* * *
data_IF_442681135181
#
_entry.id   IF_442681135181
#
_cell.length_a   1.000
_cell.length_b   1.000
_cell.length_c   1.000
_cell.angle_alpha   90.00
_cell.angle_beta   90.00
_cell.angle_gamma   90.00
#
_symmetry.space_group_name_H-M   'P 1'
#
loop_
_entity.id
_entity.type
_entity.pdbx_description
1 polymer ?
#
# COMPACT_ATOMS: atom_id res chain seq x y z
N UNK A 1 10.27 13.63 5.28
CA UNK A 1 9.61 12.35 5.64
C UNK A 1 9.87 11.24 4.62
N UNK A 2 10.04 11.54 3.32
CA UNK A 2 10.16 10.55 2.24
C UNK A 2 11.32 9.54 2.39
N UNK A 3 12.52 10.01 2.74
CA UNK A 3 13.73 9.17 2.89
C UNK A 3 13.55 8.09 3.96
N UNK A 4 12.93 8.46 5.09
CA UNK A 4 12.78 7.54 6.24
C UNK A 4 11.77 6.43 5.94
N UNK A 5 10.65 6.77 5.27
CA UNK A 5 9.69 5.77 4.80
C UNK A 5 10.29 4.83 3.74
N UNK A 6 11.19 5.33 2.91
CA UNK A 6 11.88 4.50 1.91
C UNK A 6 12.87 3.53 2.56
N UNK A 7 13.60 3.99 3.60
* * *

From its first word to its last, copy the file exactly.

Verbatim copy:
data_IF_442681135181
#
_entry.id   IF_442681135181
#
_cell.length_a   1.000
_cell.length_b   1.000
_cell.length_c   1.000
_cell.angle_alpha   90.00
_cell.angle_beta   90.00
_cell.angle_gamma   90.00
#
_symmetry.space_group_name_H-M   'P 1'
#
loop_
_entity.id
_entity.type
_entity.pdbx_description
1 polymer ?
#
# COMPACT_ATOMS: atom_id res chain seq x y z
N UNK A 1 10.27 13.63 5.28
CA UNK A 1 9.61 12.35 5.64
C UNK A 1 9.87 11.24 4.62
N UNK A 2 10.04 11.54 3.32
CA UNK A 2 10.16 10.55 2.24
C UNK A 2 11.32 9.54 2.39
N UNK A 3 12.52 10.01 2.74
CA UNK A 3 13.73 9.17 2.89
C UNK A 3 13.55 8.09 3.96
N UNK A 4 12.93 8.46 5.09
CA UNK A 4 12.78 7.54 6.24
C UNK A 4 11.77 6.43 5.94
N UNK A 5 10.65 6.77 5.27
CA UNK A 5 9.69 5.77 4.80
C UNK A 5 10.29 4.83 3.74
N UNK A 6 11.19 5.33 2.91
CA UNK A 6 11.88 4.50 1.91
C UNK A 6 12.87 3.53 2.56
N UNK A 7 13.60 3.99 3.60